During the late fifteenth and early sixteenth centuries, there was much fear and anxiety surrounding syphilis, a horrifying disease sometimes linked with immorality. Nevertheless, compassion and help featured prominently in the responses of Germanic society. They comforted and cured the sick and protected the healthy.
When we come to write the histories of Covid-19, I hope that we will see a similar pattern. Furthermore, as we plan for inevitable future pandemics, it is vital that we look at history to understand how we can overcome fear, prevent blame, and foster compassion, care and community.
Monica O’Brien‘s research focuses on the histories of pandemic and epidemic disease in late medieval and early modern Germany. Her PhD (2019) explored medical, governmental and social responses to syphilis in the cities of Frankfurt am Main and Nuremberg. The Herzog August Bibliothek has awarded Monica a 2021 postdoctoral scholarship for her research project investigating the role of religious emotions in German responses to syphilis from 1495 to the present. In 2019, she won the McCarthy award for History of Medicine Research, run by the Royal College of Physicians of Edinburgh, for her work on Franzosenärzte (French pox/syphilis doctors) in early modern Nuremberg.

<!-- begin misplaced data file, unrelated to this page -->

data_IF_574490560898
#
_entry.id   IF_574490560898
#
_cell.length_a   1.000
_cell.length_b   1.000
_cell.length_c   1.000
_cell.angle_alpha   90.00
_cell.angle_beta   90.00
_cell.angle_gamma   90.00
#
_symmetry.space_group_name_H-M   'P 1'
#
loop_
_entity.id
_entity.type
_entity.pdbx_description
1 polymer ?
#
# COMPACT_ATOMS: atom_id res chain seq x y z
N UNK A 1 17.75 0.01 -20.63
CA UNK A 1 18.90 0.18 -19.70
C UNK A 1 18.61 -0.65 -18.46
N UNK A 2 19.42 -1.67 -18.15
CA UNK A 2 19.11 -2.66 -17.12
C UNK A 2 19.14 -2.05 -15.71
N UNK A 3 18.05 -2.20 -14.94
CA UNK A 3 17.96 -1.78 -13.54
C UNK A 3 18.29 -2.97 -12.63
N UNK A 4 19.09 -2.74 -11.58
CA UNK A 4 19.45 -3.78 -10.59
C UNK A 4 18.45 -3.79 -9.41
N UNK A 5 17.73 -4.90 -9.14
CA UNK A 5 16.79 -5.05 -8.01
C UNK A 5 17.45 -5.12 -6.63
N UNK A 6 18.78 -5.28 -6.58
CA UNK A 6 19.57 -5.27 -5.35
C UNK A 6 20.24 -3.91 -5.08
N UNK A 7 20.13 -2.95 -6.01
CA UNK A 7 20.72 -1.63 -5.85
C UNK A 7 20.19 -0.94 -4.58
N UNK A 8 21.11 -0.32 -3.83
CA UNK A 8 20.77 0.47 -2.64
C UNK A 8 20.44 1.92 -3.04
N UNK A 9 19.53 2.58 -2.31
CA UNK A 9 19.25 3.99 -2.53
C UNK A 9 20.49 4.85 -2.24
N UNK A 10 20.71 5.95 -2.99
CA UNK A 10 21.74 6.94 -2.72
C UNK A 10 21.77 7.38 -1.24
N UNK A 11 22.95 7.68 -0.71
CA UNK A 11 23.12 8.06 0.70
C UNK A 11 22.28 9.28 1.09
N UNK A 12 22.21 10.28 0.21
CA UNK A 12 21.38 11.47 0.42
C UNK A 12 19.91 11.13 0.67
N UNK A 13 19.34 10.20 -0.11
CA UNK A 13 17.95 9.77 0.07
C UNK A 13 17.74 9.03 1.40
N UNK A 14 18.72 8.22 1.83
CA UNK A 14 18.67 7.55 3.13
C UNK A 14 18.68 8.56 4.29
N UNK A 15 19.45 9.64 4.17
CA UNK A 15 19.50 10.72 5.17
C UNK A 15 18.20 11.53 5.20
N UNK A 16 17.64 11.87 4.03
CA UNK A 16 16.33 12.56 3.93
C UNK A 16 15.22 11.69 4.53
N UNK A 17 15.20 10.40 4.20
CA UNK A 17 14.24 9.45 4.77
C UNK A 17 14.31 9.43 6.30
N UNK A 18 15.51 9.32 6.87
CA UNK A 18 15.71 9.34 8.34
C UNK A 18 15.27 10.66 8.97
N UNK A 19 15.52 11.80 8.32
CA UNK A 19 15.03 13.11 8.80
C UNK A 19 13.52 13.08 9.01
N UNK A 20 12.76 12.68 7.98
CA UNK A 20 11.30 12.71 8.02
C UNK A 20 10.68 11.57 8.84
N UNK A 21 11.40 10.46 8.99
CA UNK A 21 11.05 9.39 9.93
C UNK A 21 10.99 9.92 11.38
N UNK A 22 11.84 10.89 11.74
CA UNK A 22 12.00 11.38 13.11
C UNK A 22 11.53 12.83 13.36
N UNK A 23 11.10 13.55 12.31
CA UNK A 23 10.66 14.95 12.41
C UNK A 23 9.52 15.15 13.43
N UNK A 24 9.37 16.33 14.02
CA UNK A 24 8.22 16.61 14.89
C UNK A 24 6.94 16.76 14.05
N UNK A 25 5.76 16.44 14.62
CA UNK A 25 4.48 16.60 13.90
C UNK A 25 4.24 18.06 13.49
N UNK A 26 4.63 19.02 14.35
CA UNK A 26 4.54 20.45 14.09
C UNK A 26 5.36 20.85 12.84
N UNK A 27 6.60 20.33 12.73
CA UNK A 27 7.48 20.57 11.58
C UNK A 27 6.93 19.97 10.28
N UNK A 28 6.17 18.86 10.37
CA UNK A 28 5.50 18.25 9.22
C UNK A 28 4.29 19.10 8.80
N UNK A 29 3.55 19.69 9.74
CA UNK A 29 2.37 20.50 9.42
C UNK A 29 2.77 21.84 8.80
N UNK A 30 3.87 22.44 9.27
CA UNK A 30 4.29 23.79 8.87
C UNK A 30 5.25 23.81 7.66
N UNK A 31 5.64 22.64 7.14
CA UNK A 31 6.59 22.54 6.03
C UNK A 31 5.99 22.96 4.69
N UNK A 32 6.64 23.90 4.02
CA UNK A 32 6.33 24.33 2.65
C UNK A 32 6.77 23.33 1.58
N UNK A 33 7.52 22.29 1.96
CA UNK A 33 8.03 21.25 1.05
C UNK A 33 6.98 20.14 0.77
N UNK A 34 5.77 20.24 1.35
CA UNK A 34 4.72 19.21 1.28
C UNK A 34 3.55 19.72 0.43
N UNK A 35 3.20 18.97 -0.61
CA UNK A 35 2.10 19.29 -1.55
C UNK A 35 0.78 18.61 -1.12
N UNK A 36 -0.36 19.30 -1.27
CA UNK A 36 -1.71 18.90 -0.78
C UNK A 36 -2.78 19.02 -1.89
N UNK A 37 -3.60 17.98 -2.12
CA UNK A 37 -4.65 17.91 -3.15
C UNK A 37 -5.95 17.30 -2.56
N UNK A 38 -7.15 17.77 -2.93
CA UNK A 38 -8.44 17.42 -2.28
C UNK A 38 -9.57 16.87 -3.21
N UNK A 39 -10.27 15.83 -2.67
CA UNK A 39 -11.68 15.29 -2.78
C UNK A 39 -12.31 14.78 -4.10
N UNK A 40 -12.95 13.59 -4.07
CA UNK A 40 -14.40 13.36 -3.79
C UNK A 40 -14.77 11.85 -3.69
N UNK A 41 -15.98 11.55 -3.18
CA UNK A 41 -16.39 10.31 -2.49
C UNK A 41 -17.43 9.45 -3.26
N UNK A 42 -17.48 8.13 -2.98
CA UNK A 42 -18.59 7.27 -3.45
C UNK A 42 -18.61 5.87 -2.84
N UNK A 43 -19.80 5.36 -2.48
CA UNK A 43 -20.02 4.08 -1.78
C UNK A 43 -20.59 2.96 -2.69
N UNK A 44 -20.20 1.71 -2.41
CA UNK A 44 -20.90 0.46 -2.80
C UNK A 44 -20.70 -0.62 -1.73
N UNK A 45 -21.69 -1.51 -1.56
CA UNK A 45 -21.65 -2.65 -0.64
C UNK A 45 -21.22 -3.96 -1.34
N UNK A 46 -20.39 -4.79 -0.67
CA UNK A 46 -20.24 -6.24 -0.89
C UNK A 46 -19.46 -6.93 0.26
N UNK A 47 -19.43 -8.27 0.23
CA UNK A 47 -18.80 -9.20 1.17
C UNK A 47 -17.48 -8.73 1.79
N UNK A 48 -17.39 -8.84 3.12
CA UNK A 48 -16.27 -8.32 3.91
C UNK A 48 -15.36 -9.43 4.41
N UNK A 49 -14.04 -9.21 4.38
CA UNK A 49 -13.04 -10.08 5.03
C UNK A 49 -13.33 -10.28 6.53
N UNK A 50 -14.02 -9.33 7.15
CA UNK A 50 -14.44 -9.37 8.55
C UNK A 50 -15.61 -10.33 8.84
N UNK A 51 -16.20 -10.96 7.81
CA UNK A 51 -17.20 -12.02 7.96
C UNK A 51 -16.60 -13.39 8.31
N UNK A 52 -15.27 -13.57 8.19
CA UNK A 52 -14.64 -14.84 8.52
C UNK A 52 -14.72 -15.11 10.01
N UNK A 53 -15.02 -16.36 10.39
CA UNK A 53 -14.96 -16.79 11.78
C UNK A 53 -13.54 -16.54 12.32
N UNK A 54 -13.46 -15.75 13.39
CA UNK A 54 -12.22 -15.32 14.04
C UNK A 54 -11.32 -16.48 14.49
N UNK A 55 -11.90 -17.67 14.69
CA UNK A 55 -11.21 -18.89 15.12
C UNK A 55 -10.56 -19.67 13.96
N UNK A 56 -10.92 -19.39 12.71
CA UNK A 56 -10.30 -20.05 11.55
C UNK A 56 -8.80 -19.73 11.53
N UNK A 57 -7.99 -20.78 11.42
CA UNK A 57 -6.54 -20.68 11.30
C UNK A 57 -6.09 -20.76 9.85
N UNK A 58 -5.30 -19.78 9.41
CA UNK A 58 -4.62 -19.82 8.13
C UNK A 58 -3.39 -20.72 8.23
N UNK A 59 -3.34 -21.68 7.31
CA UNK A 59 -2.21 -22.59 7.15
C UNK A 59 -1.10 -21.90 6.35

Banner Image and Figure 1. Cityscape of Nuremberg, in Hartmann Schedel, Liber chronicarum (Nuremberg, circa 1493).Source: Wellcome Collection. Licence: CC BY 4.0.
Figure 2. Theodoricus Ulsenius’s poem In Epidimica[m] scabiem with an illustration of a syphilitic man (1496). Source: Wellcome Collection. CC BY 4.0.
Figure 3. Patients being treated for syphilis, from Paracelsus, Erster [-der dritte] theil der grossen wundartzney . Source: Wellcome Collection. CC BY 4.0.
Author Photo. Monica O’Brien. Supplied by the author.